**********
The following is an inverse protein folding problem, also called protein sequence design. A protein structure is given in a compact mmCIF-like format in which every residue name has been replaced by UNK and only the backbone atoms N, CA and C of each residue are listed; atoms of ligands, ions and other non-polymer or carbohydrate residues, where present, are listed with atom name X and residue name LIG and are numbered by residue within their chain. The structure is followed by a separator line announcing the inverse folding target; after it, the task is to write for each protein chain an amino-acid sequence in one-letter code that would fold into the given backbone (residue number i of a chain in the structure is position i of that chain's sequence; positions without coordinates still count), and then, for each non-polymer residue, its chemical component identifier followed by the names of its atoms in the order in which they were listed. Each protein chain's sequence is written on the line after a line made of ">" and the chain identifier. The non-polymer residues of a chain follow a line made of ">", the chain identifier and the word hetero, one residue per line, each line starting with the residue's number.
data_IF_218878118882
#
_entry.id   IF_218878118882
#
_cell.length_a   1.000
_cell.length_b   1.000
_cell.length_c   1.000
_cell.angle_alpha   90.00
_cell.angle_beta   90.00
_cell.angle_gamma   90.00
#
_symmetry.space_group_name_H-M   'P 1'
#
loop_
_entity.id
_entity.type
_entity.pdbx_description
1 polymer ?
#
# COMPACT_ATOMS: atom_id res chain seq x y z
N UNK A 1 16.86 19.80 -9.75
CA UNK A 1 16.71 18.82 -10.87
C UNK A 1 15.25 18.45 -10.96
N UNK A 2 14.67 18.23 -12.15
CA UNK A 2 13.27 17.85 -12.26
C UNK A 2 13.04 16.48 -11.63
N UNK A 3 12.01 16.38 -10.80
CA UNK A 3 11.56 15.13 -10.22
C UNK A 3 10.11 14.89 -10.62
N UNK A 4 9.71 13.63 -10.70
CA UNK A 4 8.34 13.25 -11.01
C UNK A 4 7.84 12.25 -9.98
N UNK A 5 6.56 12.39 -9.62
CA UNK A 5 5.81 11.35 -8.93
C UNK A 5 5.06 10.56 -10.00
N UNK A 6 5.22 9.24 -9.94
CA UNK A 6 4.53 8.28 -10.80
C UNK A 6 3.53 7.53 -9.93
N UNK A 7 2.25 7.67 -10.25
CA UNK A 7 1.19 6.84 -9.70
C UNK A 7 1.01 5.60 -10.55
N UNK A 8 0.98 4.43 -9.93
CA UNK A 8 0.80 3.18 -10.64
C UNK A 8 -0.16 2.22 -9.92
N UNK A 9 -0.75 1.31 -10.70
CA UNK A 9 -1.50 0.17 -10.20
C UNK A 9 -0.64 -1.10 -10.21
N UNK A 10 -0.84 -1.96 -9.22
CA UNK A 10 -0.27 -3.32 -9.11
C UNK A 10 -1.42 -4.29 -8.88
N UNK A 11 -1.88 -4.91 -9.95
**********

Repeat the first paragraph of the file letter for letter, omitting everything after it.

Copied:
The following is an inverse protein folding problem, also called protein sequence design. A protein structure is given in a compact mmCIF-like format in which every residue name has been replaced by UNK and only the backbone atoms N, CA and C of each residue are listed; atoms of ligands, ions and other non-polymer or carbohydrate residues, where present, are listed with atom name X and residue name LIG and are numbered by residue within their chain. The structure is followed by a separator line announcing the inverse folding target; after it, the task is to write for each protein chain an amino-acid sequence in one-letter code that would fold into the given backbone (residue number i of a chain in the structure is position i of that chain's sequence; positions without coordinates still count), and then, for each non-polymer residue, its chemical component identifier followed by the names of its atoms in the order in which they were listed. Each protein chain's sequence is written on the line after a line made of ">" and the chain identifier. The non-polymer residues of a chain follow a line made of ">", the chain identifier and the word hetero, one residue per line, each line starting with the residue's number.